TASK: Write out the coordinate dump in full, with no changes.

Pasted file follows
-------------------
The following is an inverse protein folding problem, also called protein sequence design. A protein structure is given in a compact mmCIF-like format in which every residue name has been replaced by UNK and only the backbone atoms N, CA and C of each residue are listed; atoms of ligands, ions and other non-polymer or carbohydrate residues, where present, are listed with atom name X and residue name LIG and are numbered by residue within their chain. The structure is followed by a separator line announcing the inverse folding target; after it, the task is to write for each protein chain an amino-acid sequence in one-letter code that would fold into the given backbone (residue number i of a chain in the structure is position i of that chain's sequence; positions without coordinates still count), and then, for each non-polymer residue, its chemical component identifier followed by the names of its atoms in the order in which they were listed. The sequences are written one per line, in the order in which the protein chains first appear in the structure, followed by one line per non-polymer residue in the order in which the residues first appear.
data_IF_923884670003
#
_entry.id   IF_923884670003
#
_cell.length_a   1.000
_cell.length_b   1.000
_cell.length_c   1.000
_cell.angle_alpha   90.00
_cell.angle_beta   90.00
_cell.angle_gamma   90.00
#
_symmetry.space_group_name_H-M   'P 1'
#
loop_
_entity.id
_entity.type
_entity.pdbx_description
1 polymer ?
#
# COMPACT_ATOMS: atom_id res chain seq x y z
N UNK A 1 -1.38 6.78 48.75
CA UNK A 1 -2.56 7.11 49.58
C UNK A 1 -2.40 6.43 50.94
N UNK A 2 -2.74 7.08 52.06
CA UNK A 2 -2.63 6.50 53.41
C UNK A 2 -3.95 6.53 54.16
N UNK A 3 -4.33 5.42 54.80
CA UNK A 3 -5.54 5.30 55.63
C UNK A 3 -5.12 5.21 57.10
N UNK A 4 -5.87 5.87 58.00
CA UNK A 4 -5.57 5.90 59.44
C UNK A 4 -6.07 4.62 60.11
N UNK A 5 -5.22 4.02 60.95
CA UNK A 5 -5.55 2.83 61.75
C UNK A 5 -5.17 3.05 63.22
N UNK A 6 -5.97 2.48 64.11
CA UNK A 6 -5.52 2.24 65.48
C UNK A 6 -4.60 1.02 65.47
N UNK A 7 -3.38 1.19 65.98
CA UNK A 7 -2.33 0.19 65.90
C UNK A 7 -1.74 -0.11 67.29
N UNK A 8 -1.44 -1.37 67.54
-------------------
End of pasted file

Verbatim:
The following is an inverse protein folding problem, also called protein sequence design. A protein structure is given in a compact mmCIF-like format in which every residue name has been replaced by UNK and only the backbone atoms N, CA and C of each residue are listed; atoms of ligands, ions and other non-polymer or carbohydrate residues, where present, are listed with atom name X and residue name LIG and are numbered by residue within their chain. The structure is followed by a separator line announcing the inverse folding target; after it, the task is to write for each protein chain an amino-acid sequence in one-letter code that would fold into the given backbone (residue number i of a chain in the structure is position i of that chain's sequence; positions without coordinates still count), and then, for each non-polymer residue, its chemical component identifier followed by the names of its atoms in the order in which they were listed. The sequences are written one per line, in the order in which the protein chains first appear in the structure, followed by one line per non-polymer residue in the order in which the residues first appear.
data_IF_923884670003
#
_entry.id   IF_923884670003
#
_cell.length_a   1.000
_cell.length_b   1.000
_cell.length_c   1.000
_cell.angle_alpha   90.00
_cell.angle_beta   90.00
_cell.angle_gamma   90.00
#
_symmetry.space_group_name_H-M   'P 1'
#
loop_
_entity.id
_entity.type
_entity.pdbx_description
1 polymer ?
#
# COMPACT_ATOMS: atom_id res chain seq x y z
N UNK A 1 -1.38 6.78 48.75
CA UNK A 1 -2.56 7.11 49.58
C UNK A 1 -2.40 6.43 50.94
N UNK A 2 -2.74 7.08 52.06
CA UNK A 2 -2.63 6.50 53.41
C UNK A 2 -3.95 6.53 54.16
N UNK A 3 -4.33 5.42 54.80
CA UNK A 3 -5.54 5.30 55.63
C UNK A 3 -5.12 5.21 57.10
N UNK A 4 -5.87 5.87 58.00
CA UNK A 4 -5.57 5.90 59.44
C UNK A 4 -6.07 4.62 60.11
N UNK A 5 -5.22 4.02 60.95
CA UNK A 5 -5.55 2.83 61.75
C UNK A 5 -5.17 3.05 63.22
N UNK A 6 -5.97 2.48 64.11
CA UNK A 6 -5.52 2.24 65.48
C UNK A 6 -4.60 1.02 65.47
N UNK A 7 -3.38 1.19 65.98
CA UNK A 7 -2.33 0.19 65.90
C UNK A 7 -1.74 -0.11 67.29
N UNK A 8 -1.44 -1.37 67.54